Ajay Kapur, an analyst at Bank of America Merrill Lynch, turned bullish on emerging Asian stocks in early 2016 – just as the Asia ex-Japan index set off on a bull run, notes Assif Shameen in Barron’s. And he doesn’t think the rally is anywhere near over. In the past 40 years, he explains, there have been six major bull markets in emerging markets and Asia, with an average gain of 230%. This time we are just 60% up from the lows.
The fundamentals also suggest ample scope for further gains. Emerging markets, in general, are at an early stage in the recovery cycle after several years of turbulence. The global recovery is looking increasingly synchronised. The PMI survey of manufacturing activity across emerging markets is at a six-year high. Europe is finally strengthening. Earnings growth in Asia (excluding Japan) will be an impressive 22% this year, while stocks are up 30%, so profits, rather than rerating to higher valuations, are driving this rally, says Kapur. Finally, “for emerging markets to do well, the dollar must remain stable-to-weak, which is what I expect”. The US Federal Reserve has consistently overestimated growth and inflation. Monetary tightening is likely to progress very slowly, so the dollar should stay subdued. Kapur is keen on South Korea and China, but warns that southeast Asia looks expensive and “doesn’t have much of a technology story”.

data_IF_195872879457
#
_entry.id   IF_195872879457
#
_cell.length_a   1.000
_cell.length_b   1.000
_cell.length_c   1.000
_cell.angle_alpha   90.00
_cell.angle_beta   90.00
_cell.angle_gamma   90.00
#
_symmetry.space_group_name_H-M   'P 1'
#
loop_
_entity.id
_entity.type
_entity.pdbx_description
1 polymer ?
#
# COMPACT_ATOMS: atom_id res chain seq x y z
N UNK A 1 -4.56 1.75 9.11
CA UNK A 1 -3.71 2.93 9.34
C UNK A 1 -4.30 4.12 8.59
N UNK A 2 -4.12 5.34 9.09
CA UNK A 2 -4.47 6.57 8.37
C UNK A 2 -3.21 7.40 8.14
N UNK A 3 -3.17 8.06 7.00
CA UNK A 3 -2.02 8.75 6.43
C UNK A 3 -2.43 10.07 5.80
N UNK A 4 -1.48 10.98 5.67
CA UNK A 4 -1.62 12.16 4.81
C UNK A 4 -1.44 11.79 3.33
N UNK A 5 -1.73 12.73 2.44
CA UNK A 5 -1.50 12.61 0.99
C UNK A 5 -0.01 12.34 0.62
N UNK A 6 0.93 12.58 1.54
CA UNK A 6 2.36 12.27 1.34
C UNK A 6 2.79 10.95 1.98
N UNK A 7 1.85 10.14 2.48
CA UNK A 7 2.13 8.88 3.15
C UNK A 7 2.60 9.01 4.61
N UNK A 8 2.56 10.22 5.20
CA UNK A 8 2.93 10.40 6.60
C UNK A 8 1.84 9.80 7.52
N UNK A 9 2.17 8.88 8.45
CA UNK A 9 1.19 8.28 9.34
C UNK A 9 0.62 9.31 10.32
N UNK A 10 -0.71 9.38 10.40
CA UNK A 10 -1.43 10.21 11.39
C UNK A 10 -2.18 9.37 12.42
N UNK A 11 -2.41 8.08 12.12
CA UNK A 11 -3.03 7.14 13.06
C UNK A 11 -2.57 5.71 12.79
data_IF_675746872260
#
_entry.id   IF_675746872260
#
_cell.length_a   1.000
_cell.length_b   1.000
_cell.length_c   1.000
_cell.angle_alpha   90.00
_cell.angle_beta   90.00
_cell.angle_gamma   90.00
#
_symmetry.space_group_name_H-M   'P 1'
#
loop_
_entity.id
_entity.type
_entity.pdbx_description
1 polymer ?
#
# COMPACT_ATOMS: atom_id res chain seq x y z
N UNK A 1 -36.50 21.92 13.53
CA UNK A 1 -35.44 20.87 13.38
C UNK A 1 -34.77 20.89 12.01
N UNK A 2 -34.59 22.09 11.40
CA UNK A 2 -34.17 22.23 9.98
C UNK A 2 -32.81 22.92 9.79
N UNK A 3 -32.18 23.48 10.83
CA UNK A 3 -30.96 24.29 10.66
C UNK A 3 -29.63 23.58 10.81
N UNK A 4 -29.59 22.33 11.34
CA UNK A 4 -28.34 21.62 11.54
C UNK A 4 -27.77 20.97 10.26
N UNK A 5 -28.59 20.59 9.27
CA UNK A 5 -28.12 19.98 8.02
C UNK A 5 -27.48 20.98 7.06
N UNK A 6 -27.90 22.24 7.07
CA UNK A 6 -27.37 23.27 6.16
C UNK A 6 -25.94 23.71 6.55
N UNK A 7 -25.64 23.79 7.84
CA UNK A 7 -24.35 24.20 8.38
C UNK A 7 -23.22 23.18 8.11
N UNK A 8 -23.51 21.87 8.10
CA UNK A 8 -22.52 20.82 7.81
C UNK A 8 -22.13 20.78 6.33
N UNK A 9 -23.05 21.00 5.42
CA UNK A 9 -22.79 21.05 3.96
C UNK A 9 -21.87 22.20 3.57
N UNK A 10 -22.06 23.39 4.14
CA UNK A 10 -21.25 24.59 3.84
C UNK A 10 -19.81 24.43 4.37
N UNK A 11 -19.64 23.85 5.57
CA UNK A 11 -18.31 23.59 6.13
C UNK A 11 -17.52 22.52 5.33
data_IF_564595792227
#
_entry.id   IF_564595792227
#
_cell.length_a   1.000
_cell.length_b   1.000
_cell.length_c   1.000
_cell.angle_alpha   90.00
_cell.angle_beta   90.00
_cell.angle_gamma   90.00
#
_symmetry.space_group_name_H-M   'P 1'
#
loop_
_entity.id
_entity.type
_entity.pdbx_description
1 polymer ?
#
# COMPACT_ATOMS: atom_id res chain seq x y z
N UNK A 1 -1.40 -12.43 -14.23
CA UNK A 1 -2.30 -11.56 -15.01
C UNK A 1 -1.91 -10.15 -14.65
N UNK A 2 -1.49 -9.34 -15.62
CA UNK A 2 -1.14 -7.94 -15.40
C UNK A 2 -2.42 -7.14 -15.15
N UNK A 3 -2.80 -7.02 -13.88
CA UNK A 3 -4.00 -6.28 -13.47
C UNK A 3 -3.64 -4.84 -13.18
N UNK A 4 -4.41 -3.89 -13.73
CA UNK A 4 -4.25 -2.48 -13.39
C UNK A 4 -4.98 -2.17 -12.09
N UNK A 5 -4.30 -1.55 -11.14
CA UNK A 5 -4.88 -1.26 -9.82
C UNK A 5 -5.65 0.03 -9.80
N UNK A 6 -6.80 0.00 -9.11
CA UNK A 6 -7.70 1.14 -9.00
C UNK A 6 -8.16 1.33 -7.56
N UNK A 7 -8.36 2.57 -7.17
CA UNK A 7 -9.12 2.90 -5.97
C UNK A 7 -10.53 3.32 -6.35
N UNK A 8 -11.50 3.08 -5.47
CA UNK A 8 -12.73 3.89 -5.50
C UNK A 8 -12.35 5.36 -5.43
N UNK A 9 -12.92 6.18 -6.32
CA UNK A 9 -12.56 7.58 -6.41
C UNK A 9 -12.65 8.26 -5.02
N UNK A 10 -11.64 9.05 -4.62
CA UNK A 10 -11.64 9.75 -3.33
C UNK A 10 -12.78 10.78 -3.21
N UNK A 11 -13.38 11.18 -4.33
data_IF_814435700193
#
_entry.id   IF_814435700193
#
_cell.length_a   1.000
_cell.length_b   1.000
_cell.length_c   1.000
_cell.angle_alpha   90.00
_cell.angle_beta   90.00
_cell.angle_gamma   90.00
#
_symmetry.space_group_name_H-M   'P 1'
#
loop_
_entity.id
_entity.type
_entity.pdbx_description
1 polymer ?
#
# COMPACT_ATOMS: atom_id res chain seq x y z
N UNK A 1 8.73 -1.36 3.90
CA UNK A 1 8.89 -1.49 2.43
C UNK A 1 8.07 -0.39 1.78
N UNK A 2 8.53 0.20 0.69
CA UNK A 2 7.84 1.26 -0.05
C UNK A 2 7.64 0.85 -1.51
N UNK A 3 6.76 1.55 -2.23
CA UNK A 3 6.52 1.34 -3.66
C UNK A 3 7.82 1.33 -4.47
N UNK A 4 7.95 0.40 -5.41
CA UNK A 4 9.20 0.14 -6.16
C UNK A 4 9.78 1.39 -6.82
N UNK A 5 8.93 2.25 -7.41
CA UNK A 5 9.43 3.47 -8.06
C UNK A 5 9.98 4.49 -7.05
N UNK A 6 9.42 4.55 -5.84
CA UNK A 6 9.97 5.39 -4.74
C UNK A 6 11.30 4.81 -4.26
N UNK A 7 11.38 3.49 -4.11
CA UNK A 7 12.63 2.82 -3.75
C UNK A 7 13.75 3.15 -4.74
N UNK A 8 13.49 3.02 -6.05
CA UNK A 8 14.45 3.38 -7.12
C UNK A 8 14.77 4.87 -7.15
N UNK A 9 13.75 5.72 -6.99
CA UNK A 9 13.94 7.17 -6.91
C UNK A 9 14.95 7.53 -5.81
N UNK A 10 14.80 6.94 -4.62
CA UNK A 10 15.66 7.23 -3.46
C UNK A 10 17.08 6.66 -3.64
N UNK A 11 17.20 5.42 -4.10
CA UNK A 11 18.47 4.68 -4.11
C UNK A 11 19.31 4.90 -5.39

Malaysia is especially unappealing, adds William Pesek on Breakingviews.Per-capita income “has stalled”: it seems Malaysia has got stuck in the ‘‘middle-income trap’’, with the advantage of cheap labour costs now gone but little sign of further development. The latest budget is “devoid of fresh” ideas to bolster competitiveness and instead “throws more bonuses at a bloated civil service”. Avoid.